Programs and Events
Mascara Varuna Residency for Writers and Editors
In partnership with the Varuna, The Writer’s House, the Copyright Agency and the Adès Family Foundation, we are delighted to announce the inaugural Mascara Varuna Writers’ and Editors’ Residency. We will shortly be calling for submissions. This is an exciting opportunity for four emerging or established writers who identify as First Nations or CaLD with a manuscript they are wanting to develop. Applications can be for a project in poetry, fiction, non-fiction or in criticism. The winners receive an all expenses paid one week residency at Varuna, and a manuscript reading by a Senior Editor. Travel costs will be paid if you are interstate (flights and or road travel). Varuna is a catered residency in the World Heritage listed Blue Mountains. The Residency week will be held in the first week of February, 2023. This is a chance to immerse in your manuscript in the solitude and and natural beauty of Varuna, a place of renewal, fellowship and intense creative practice..
We thank the Gundungurra people for their care of and connection to land, culture and community.
Mascara Bundanon Writer’s Residency
In 2021 we are proudly running the inaugural Mascara Bundanon Writers’ Residency, which will be judged by Brian Castro and Declan Fry. A partnership with Bundanon Trust, this is an exciting opportunity for an Australian emerging or established Aboriginal or CaLD writer with an innovative project that pushes their writing craft into new expressive and conceptual territory. Nestled by the Shoalhaven river’s dramatic escarpment on Yuin lands, Bundanon provides habitat for marsupials, birds and trees. It is a place of renewal, where new relationships to country, history and creative practices are formed.
We offer the winning writer space to develop their new project in either fiction, poetry, critical work, translation, graphic novels or scriptwriting.
Deborah Cass Prize
We are delighted to have partnered for the sixth year with the Deborah Cass Prize, a prestigious award for new migrant writers. We publish the winning writer’s short story as well as the shortlisted writers, and we promote their work in social media through our networks.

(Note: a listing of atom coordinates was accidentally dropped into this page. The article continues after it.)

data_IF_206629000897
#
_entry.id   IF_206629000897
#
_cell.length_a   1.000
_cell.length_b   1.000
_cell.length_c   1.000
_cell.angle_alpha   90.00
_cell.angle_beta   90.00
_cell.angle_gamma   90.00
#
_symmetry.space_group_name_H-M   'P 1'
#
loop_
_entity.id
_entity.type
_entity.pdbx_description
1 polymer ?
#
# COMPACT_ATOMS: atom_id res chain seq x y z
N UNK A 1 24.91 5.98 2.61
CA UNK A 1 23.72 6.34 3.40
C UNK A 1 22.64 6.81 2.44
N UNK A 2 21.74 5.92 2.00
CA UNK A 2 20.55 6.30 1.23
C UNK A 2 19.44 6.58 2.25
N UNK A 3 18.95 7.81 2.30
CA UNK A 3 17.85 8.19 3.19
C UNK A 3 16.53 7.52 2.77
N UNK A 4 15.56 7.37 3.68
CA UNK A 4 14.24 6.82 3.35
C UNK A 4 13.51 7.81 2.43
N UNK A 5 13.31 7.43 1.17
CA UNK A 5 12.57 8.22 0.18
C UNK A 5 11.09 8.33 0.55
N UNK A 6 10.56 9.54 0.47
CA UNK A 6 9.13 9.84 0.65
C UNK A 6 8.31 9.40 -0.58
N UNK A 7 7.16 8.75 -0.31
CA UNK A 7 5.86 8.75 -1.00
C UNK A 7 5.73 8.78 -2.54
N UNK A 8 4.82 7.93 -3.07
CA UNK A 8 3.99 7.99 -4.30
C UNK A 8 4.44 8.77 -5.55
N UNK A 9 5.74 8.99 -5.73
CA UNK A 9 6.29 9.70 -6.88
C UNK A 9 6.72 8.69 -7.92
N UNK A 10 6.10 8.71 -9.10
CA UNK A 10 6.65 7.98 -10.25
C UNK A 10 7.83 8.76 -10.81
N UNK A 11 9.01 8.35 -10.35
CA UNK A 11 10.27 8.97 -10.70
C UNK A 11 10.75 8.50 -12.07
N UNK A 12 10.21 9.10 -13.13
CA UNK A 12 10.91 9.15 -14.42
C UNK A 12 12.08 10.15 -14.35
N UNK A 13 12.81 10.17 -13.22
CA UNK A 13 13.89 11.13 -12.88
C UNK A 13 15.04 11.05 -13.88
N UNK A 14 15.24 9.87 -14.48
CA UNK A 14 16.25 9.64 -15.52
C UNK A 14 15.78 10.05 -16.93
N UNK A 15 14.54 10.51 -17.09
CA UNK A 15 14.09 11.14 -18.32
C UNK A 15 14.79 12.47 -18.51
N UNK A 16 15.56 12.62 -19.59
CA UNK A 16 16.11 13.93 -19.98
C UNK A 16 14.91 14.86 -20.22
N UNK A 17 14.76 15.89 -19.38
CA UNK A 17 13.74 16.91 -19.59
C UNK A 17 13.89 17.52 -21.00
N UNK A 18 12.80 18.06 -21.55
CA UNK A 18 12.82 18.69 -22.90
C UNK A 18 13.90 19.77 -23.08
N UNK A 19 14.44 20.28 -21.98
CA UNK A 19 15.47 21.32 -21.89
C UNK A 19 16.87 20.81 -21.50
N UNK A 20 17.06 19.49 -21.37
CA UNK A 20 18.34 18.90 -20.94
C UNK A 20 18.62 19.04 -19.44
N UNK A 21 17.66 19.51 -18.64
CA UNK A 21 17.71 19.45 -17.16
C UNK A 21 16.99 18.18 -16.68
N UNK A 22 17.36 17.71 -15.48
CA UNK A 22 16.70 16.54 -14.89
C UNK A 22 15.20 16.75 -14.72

Our fiction editor, Michelle Hamadache and Mirandi Riwoe were longlist judges for the prize in 2019. Mascara also attends the prize ceremony in Melbourne each year. We are committed to diversifying and remunerating the longlist judges. The winner receives $3000 and a 3 month mentorship with an established writer. Their manuscript is read by Black Inc
In 2022 the winner is Anneliz Marie Erese
In 2021 the winner is Bryant Apolonio
In 2020 the winner is Anith Mukherjee
In 2019 the winner is Janette Chen Janette Chen
In 2018 the winner was Karina Ko
In 2017 the winner was Rafeif Ismail
The granddaughter of Jewish immigrants, Deborah Cass became a prize-winning professor of International Law at the London School of Economics. After diagnosis of cancer, Deborah left her academic career and focused on creative writing. She had a number of short fiction pieces published, but was unable to realise her aim to complete a novel. With generous support from family and friends, this prize aims to help someone outside the mainstream find a voice for themselves.
The LSE Annual Human Shield Lecture is dedicated to the memory of Deborah Cass
2015 Speaker: Professor Judith Butler
Don Bank Museum Residency
In 2021, Mascara Literary Review has been awarded a studio residency at Don Bank Museum in North Sydney. Don Bank is a heritage-listed former residence and now house museum at 6 Napier Street, North Sydney, New South Wales, Australia. It was built from 1853 to 1858 for Edward Wollstonecraft. It is also known as St. Leonard’s Cottage.
We are currently running a residency program for writers who are also parents.
Three writers: Michelle Hamadache, Debbie Lim and David Adès are working one day each week on their manuscripts. They will also give a talk each at Stanton Library in North Sydney about their creative work. A program of readings is planned.
Event: Dis-Harmony Readings (For the elimination of racial discrimination ) with the Don Bank Writers in Residence and Divya Venkataranam from Sweatshop and Somali poet Hani Aden, who was detained on Christmas Island, will be held on 25th March at 6.30pm. All Welcome to this free event: bookings please register
Aboriginal, CALD & LGBTIQ Writers’ Health
These cohorts suffer from the impacts of structural discrimination within the publishing industry and in academia, leading to exclusion and marginalisation. This can affect personal and professional life but also the writing life with loss of confidence, inferiority and exhaustion from stigmatisation and from the impacts of increased labour on the physical body and mental well being. The most disturbing outcome is the loss of voice, from devaluation, censorship and mediation of our narratives, not to mention the appropriation of our unique stories by writers whose work attracts mainstream invested interest.
We consider that this problem is serious. In 2018 we lost Candy Royalle and Ramon Loyola. There are dominant narratives and dominant poetics. Supporting the health of our cohort highlights that coteries of privileges do exist, fostered by the exclusive prize culture and other coalitions of white heteronormative agency, government funding and industry.
As an organisation that offers publishing opportunities and advocacy, we want to provide a safe community for Aboriginal, CALD & LGBTIQ writers. Please contact us if you have appropriate skills and would like to partner or if you wish to donate.